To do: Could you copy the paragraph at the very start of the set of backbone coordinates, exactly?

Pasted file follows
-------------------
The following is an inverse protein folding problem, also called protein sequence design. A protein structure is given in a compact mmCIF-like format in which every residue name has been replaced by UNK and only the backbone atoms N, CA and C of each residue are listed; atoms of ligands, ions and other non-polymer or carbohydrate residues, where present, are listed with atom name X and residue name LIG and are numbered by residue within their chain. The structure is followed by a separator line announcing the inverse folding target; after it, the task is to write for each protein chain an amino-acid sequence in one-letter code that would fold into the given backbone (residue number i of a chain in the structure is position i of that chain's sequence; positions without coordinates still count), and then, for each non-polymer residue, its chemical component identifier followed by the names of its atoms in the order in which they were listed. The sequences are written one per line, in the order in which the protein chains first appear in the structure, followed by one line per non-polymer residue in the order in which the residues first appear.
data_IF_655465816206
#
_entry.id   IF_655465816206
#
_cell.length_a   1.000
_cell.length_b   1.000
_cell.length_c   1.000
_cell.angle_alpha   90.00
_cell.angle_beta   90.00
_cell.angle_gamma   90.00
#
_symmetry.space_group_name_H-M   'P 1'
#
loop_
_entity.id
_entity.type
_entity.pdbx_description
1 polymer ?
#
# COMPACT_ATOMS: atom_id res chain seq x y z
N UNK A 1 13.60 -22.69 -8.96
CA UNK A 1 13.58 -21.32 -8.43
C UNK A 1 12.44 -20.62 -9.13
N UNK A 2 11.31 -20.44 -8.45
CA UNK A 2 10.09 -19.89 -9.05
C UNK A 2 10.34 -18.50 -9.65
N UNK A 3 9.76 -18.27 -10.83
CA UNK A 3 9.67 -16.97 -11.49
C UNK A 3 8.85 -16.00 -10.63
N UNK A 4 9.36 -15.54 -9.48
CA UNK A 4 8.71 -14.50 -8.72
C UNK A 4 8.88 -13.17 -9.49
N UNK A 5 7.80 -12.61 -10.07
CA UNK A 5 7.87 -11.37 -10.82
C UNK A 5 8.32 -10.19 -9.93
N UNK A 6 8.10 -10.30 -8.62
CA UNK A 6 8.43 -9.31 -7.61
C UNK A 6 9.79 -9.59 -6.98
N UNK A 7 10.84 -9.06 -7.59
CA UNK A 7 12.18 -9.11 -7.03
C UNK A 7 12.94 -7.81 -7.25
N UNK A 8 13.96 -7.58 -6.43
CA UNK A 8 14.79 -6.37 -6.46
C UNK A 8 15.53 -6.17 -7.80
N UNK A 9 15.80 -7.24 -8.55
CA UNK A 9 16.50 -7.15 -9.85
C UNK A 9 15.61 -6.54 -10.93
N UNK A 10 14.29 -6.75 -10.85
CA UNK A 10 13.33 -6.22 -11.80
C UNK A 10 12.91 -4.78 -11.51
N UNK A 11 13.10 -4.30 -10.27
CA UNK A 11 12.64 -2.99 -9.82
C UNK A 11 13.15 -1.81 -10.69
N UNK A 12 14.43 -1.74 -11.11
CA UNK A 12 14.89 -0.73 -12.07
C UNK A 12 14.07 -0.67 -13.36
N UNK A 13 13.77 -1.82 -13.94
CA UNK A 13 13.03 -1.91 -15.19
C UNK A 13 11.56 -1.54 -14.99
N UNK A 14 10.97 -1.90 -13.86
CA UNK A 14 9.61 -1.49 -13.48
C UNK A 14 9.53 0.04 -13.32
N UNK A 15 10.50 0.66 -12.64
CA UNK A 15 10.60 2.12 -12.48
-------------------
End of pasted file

The following is an inverse protein folding problem, also called protein sequence design. A protein structure is given in a compact mmCIF-like format in which every residue name has been replaced by UNK and only the backbone atoms N, CA and C of each residue are listed; atoms of ligands, ions and other non-polymer or carbohydrate residues, where present, are listed with atom name X and residue name LIG and are numbered by residue within their chain. The structure is followed by a separator line announcing the inverse folding target; after it, the task is to write for each protein chain an amino-acid sequence in one-letter code that would fold into the given backbone (residue number i of a chain in the structure is position i of that chain's sequence; positions without coordinates still count), and then, for each non-polymer residue, its chemical component identifier followed by the names of its atoms in the order in which they were listed. The sequences are written one per line, in the order in which the protein chains first appear in the structure, followed by one line per non-polymer residue in the order in which the residues first appear.